Before William Morison retired in 1978, Foremost-McKesson had become the biggest distributor of drugs, alcoholic beverages and chemicals; biggest supplier of whey by-products; biggest producer of processed water, biggest producer of fresh dairy products, and the leading multiregional distributor of hospital and laboratory supplies and equipment.
Morison’s other goal was to reduce the size of the company and at the same time increase its profitability. To achieve this, he sold off 11 of its low profit-making subsidiaries and acquired C.F. Mueller Company and Gentry International, two major food processing companies in 1976.
The acquisition of C.F. Mueller Company, U.S. largest pasta marker, and Gentry International, a processor of onion and garlic, was to satisfy Morisonâ€™s quest to redirect the company from the business of wholesale distribution of pharmaceutical products, beverages and liquor to the production of proprietary products.
With the retirement of Morison in 1978, Thomas P. Drohan assumed the position of President. Drohanâ€™s goal was to improve productivity and save money for the company. To achieve this, he updated the inventory and stock procedures, bringing in computers to order stock. This strategy slashed Foremost-McKessonâ€™s personnel costs by one third.
Drohan also established data processing procedures that transformed the role of the middleman – providing valuable information to both suppliers and customers, and establishing Foremost-McKesson as leader in wholesale practices.
In addition to data processing procedures, the company also made huge investment in warehouse automation. These investments led to the companyâ€™s average profit growth climbing to 20% in the 1980s compared to only 2% before 1976.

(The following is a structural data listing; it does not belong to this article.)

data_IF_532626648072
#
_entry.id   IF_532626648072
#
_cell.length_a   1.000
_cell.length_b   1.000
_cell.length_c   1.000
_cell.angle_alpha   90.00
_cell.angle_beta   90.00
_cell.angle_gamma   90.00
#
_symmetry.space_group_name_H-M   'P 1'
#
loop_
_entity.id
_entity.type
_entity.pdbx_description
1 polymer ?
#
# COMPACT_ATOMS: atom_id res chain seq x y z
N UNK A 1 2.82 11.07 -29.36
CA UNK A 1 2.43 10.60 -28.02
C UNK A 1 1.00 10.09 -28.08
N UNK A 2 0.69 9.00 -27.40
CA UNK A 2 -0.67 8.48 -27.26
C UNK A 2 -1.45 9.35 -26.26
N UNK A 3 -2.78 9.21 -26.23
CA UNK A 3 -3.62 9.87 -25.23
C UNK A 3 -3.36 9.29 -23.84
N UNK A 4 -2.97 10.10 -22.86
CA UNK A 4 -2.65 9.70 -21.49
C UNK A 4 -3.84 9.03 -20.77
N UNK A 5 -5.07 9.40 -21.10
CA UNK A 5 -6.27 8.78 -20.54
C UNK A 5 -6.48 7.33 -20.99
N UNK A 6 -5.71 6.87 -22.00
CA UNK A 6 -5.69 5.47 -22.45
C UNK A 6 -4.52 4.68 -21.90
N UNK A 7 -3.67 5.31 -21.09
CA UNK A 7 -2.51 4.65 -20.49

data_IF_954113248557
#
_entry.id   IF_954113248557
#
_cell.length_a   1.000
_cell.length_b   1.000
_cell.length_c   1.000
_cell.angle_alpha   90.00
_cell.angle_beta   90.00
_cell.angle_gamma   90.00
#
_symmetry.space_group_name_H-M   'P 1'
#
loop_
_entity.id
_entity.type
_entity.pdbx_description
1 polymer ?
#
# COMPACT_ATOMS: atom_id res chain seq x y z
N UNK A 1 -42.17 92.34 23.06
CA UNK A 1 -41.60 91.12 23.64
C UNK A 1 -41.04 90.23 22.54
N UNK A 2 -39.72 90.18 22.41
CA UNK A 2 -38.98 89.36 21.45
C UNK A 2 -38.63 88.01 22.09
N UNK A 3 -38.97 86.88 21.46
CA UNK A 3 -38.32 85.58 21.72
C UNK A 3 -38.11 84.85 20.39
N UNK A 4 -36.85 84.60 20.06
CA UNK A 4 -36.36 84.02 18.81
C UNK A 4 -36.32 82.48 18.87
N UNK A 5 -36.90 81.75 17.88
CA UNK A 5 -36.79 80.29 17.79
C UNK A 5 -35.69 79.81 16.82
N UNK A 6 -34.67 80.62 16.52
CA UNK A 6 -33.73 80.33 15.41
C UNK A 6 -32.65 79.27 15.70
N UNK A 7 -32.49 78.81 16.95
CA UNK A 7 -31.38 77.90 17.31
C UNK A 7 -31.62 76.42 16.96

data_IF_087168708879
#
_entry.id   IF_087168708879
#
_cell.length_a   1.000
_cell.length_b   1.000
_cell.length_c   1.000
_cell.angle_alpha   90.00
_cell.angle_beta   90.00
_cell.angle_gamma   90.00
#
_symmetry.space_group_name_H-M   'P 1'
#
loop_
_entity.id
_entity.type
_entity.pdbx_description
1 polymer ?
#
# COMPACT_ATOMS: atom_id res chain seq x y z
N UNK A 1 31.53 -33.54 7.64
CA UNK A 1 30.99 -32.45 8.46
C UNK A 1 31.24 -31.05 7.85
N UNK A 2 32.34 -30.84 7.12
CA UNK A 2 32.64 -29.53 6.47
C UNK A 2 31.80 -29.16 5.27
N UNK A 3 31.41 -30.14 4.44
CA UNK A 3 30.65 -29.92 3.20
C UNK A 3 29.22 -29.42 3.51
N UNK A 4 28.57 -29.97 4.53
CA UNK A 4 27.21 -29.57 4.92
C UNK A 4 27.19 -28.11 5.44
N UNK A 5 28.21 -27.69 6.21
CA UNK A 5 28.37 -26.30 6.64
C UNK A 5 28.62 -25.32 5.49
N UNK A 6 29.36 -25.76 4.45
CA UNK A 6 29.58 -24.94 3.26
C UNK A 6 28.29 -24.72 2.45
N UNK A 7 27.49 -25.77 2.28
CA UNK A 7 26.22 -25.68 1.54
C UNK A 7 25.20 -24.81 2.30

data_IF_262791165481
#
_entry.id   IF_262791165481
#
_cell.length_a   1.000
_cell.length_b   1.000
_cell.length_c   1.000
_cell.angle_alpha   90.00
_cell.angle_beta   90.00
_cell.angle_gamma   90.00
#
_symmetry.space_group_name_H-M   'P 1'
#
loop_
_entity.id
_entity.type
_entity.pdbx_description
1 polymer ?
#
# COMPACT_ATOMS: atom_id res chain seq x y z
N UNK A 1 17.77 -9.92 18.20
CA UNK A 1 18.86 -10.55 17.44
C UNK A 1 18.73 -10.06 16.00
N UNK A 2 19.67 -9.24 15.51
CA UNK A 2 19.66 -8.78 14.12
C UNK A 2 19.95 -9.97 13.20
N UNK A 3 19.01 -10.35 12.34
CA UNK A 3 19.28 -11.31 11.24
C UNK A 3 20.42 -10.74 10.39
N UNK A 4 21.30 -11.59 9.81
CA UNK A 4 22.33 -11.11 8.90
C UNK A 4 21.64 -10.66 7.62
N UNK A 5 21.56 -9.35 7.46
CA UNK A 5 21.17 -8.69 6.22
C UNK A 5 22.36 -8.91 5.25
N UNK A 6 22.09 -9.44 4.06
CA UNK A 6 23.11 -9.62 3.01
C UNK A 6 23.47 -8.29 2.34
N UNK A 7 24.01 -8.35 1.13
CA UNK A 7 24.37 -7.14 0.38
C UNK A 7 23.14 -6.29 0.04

With Neil Harlan becoming President of Foremost-McKesson in 1983, the company decided to divest from its non-health related business and focus more on its traditional business of wholesale distribution of healthcare products.
It sold off Foremost Dairies and all its food processing and homebuilding subsidiaries, McKesson Chemical, McKesson Wine & Spirits, Armor All Products, and C.F. Mueller. In fact, according to Harlan, his company didnâ€™t make a wise decision buying C.F. Mueller in 1976, because Foremost-McKesson didnâ€™t have any East-Coast presence in foods and little opportunities for combining sales forces, regional offices, or marketing efforts.
Guiding Harlanâ€™s managerial decision on this issue is his belief that â€œany company that doesnâ€™t stick to what it does best is inviting troubleâ€
With the divestment of Foremost, the companyâ€™s name became McKesson Incorporation.
And to consolidate its healthcare wholesale distribution businessâ€™ leadership position, McKesson acquired Automated Healthcare, and General Medical, the biggest distributor of medical-surgical suppliers. It also bought HBO & Company for $14 billion paid for in stock, and became the worldâ€™s largest health care services company.
Today, with over 200,000 physicians, 26,000 retail pharmacies, 10,000 long-term care sites, 5,000 hospitals, 2,000 medical-surgical manufacturers, 750 homecare agencies, 600 health care payors, 450 pharmaceutical manufacturers as customers, McKesson is strongly focused to meeting the health care needs of its customers, and providing information technology solution to patients – no wonder it is the 15th largest company in the world (according to Fortunes 500), with yearly revenue of $106.6 billion.